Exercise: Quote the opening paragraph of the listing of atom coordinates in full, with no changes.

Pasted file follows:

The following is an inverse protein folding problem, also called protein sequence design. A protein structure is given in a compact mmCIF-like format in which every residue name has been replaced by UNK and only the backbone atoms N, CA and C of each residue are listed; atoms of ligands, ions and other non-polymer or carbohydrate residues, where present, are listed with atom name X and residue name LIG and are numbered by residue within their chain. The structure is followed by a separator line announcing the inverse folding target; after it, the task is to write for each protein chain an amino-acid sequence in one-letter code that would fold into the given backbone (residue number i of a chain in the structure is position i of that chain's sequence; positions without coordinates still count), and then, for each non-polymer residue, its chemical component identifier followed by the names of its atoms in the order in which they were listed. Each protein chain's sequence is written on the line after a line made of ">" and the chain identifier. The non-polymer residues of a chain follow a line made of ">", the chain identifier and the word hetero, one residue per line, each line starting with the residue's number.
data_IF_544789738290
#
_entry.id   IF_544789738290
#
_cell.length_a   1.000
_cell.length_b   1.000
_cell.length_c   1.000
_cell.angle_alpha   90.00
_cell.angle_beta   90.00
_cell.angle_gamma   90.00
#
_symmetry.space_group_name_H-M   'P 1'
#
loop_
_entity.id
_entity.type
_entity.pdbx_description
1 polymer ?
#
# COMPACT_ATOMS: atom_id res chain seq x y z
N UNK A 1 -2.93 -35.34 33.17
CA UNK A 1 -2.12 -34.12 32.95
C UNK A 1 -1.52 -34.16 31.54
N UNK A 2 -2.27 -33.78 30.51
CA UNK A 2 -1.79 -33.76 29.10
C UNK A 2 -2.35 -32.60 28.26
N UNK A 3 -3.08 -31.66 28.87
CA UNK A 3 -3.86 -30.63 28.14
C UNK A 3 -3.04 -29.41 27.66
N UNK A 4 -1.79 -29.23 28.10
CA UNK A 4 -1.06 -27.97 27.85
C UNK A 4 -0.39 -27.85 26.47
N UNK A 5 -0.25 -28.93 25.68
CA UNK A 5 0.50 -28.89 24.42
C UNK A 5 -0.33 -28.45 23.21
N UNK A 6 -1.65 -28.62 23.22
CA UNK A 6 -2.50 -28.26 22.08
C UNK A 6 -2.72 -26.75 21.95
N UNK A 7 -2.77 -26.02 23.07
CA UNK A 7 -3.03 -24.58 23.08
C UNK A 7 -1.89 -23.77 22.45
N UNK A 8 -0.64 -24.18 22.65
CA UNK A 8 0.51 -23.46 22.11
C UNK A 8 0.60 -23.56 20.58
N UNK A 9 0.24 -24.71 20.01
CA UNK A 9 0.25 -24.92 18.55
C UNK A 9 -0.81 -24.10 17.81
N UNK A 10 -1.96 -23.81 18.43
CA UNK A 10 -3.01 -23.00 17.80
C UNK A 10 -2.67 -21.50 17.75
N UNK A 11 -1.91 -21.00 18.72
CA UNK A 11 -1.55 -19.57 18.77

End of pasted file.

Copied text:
The following is an inverse protein folding problem, also called protein sequence design. A protein structure is given in a compact mmCIF-like format in which every residue name has been replaced by UNK and only the backbone atoms N, CA and C of each residue are listed; atoms of ligands, ions and other non-polymer or carbohydrate residues, where present, are listed with atom name X and residue name LIG and are numbered by residue within their chain. The structure is followed by a separator line announcing the inverse folding target; after it, the task is to write for each protein chain an amino-acid sequence in one-letter code that would fold into the given backbone (residue number i of a chain in the structure is position i of that chain's sequence; positions without coordinates still count), and then, for each non-polymer residue, its chemical component identifier followed by the names of its atoms in the order in which they were listed. Each protein chain's sequence is written on the line after a line made of ">" and the chain identifier. The non-polymer residues of a chain follow a line made of ">", the chain identifier and the word hetero, one residue per line, each line starting with the residue's number.